The endurance of weak passwords
The significance of passwords is hard to overstate. They protect online banking accounts from internet thieves, intellectual property from unscrupulous competitors, social media accounts from internet trolls and several other critical systems.
But despite their worth, users have been recycling easy-to-guess passwords since the dawn of the internet (1990s). Back then, according to the NYTimes, the most popular password was “12345”.
Decades later, despite the constant barrage of crippling data breaches, very little has changed. Users have stuck with simple passwords in spite of the obvious risks, as well as relentless security awareness campaigns discouraging such behaviour. For instance, a 2016 survey conducted by Dashlane, a company that specialises in password management solutions, revealed some chilling insights:
- 31% of respondents admitted they used their pet’s name, 23% used number sequences, 22% used a family member’s name, while 21% used their birth date.
- Women, the same survey revealed, were more likely than men to use pet or family member names, while men were more likely to choose sports team names or the name of an account they are signing into like using “Facebook” as their password for Facebook or BOA for their Bank of America.
A separate survey published by SplashData, a cyber security solutions provider, in December 2017, stated that “123456” and “password” had retained their top two spots as the most used passwords online for the fourth consecutive year. Other glaringly easy-to-guess passwords - such as starwars, freedom, monkey or hello – made it to the top 25 commonly used passwords for the first time. The implications are clear: cybercriminals can easily breach into millions of online accounts by simply trying these most popular passwords. According to the 2017 Verizon Data Breach Investigations Report (DBIR) “breaches involving stolen or weak passwords has gone from 50 per cent to 66 per cent to 81 per cent during the past three years”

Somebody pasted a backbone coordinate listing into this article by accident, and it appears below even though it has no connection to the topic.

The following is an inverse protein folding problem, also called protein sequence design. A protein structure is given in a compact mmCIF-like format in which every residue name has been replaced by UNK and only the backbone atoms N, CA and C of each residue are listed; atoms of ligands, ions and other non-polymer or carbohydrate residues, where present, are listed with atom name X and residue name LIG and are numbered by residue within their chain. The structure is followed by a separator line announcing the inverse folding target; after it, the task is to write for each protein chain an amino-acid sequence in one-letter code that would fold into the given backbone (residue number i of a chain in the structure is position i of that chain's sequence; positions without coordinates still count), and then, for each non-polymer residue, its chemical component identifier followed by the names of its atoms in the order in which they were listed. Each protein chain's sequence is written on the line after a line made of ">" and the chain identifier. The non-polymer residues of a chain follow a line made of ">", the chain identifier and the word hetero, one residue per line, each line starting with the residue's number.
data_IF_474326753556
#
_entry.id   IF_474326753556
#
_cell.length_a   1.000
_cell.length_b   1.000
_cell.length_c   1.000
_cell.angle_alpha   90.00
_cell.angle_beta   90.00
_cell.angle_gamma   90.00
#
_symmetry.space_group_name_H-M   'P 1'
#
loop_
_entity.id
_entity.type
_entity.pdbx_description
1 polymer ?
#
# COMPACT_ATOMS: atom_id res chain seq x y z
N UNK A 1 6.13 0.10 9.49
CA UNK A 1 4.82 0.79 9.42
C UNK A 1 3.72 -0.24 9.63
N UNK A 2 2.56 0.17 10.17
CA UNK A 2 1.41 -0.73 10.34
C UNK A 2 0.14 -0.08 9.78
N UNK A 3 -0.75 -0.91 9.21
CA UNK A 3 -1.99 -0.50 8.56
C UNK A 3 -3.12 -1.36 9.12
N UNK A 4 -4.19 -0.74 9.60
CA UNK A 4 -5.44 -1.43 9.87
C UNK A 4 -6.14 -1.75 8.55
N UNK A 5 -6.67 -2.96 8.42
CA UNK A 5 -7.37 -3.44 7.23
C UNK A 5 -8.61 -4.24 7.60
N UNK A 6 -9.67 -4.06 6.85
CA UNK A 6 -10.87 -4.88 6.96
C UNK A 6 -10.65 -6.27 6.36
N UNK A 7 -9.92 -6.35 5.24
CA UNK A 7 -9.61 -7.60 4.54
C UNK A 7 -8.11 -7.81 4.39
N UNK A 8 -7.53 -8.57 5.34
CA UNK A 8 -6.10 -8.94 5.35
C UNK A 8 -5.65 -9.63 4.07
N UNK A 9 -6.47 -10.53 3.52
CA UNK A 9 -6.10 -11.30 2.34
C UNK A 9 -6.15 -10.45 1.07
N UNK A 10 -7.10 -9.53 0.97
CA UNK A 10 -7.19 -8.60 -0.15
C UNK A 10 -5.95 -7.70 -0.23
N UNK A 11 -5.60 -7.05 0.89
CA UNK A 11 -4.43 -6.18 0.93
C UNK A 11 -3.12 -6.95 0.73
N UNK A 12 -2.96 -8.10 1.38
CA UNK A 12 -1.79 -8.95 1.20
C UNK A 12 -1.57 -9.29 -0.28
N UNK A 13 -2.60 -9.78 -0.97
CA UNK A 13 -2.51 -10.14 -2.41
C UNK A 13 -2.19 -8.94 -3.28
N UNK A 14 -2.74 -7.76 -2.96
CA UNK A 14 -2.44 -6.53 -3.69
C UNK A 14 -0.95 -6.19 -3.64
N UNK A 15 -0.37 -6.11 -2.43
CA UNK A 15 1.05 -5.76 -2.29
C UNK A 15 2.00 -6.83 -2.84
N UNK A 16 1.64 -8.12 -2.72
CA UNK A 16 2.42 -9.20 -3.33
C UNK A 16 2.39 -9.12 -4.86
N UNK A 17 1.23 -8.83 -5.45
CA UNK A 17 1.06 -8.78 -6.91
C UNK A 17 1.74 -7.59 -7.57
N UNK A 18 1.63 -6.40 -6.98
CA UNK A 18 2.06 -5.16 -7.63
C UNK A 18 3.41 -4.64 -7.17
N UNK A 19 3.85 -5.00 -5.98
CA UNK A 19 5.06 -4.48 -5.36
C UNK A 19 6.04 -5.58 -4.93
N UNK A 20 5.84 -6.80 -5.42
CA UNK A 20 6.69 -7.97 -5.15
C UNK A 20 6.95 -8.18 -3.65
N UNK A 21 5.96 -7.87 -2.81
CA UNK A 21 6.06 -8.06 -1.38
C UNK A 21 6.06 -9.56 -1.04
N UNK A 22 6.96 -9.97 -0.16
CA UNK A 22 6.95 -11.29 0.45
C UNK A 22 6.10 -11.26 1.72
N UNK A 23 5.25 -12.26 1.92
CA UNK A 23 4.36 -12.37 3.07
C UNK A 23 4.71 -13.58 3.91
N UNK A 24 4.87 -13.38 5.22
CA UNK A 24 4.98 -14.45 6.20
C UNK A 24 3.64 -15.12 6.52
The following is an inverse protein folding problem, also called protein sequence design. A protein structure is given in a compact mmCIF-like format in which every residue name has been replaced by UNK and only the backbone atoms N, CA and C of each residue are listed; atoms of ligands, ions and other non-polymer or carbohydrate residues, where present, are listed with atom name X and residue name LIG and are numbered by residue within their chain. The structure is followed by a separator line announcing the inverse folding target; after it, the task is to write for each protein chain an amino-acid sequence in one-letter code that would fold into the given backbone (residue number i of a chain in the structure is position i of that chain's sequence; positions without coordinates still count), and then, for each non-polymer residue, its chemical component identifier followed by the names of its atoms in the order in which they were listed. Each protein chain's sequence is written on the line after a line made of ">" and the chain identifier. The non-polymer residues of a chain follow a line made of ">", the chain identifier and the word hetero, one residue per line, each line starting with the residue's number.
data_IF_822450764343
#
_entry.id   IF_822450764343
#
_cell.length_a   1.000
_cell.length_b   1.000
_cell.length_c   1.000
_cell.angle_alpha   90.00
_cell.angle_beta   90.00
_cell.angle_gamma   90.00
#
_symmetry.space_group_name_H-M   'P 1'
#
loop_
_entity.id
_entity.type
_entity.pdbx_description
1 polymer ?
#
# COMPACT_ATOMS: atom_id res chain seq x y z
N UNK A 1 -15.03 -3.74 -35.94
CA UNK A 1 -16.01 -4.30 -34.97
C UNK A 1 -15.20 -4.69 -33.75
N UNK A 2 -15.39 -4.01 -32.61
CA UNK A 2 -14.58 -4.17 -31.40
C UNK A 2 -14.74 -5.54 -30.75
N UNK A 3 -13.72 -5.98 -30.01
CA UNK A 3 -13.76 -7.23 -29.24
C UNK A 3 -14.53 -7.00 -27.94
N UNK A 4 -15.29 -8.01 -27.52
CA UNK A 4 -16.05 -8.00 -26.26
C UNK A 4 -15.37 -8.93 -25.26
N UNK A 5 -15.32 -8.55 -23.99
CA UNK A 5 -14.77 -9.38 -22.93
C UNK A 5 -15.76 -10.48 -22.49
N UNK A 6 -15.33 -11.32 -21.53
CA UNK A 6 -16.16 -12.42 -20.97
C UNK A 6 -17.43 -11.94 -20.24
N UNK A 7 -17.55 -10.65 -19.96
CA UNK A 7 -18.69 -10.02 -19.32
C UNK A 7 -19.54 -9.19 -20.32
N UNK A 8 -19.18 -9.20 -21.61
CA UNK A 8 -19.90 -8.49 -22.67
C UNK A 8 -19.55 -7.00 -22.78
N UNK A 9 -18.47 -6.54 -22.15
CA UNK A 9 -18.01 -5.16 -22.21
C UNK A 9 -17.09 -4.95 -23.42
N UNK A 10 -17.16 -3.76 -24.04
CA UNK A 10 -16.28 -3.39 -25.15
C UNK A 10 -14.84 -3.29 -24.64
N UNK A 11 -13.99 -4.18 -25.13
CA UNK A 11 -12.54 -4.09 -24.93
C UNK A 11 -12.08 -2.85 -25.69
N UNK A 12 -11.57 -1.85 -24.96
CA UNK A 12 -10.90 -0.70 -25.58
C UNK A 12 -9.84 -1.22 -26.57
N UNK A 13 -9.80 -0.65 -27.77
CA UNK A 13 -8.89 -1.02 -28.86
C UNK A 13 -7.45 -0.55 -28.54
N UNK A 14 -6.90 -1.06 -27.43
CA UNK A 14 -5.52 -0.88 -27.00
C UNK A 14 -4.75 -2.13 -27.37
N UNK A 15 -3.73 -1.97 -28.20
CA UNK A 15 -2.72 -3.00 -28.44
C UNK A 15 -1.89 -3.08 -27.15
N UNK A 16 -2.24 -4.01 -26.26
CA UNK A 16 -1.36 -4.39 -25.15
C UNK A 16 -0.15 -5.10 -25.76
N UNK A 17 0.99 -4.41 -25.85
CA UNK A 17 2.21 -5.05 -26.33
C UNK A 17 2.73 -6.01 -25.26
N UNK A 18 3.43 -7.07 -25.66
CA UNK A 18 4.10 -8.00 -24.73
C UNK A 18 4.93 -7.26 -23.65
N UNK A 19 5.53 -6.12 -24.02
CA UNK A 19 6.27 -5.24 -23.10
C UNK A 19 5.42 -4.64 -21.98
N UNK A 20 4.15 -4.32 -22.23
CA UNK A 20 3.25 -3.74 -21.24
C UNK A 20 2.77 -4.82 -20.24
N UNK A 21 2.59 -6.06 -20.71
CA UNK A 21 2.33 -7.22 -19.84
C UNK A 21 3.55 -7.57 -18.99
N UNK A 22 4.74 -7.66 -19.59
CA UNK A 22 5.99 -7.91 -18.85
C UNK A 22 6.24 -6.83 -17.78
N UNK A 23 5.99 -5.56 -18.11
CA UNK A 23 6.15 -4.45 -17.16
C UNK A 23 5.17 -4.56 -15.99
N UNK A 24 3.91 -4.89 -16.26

So, why have the barrage of data breaches not materially changed behaviours?
First, the sheer volume of passwords an average consumer must manage in today’s digital age - spanning across email, social media sites, online retailers, e-banking, government websites etc. – is simply overwhelming. The average user has more than 90 online accounts, according to Dashlane. Of course, accommodating 90 distinct and complex passwords into already overcrowded brains is daunting. In 2020, the average number of accounts per Internet user will rise to 207, predicts the same blog.
Second, this is issue has its roots in human psychology. For instance, A study by Lab42, a market research company, discovered that more than half of respondents convinced themselves that “their accounts are of little value to hackers, they can maintain their casual, laid-back attitude towards password security.” Most consumers certainly know what constitutes a strong password. 91 percent of respondents conceded that reusing passwords is risky, yet 61 percent continue to use the same or similar passwords anyway, with 55 percent doing so while fully understanding the risk.
These revelations are obviously disturbing. But what’s even more disappointing is that for decades, Cybersecurity teams keep recycling the same old tactics, despite their ineffectiveness.
Given these biases, it seems the usual awareness campaigns, reminding users to choose complex passwords, are hopeless.
There are practical ways cyber security teams can take to reduce the risk compromise from weak or reused passwords. Here are three of them:
1. First, shift the burden from the consumers by developing systems that are secure by design. For instance, by designing an authentication system that automatically rejects commonly used passwords, such as 12345. 123456, password, qwerty, etc. the enterprise can take away the burden from the user and reduce risk exposure at the same time.
2. Enterprises with dozens of applications should deploy commercial password management tools, such as Dashlane, KeePass, 1Password or LastPass, to generate and maintain hard to guess passwords. A password managers, according to Wirecutter, “makes you less vulnerable online by generating strong random passwords, syncing them securely across your browsers and devices, and filling them in automatically.” Password managers can certainly be hacked, but they are much safer when compared to sticky notes. This Cnet article provides good detail on 12 of some of the leading password management tools.
3. For high risk transactions, such as online investment accounts, force users to enrol into multi-factor authentication (MFA), which significantly reduces the risk of unauthorised access using stolen user credentials. MFA requires an additional verification after login with your username and password, such as a one-time passcode accessible via a mobile app or SMS.
As I wrote in my Book, The Five Anchors of Cyber Resilience, “The old trade-off of security versus customer convenience no longer makes sense. The long-held perception that security and usability are contradictory is just wrong – the two must be reconciled.”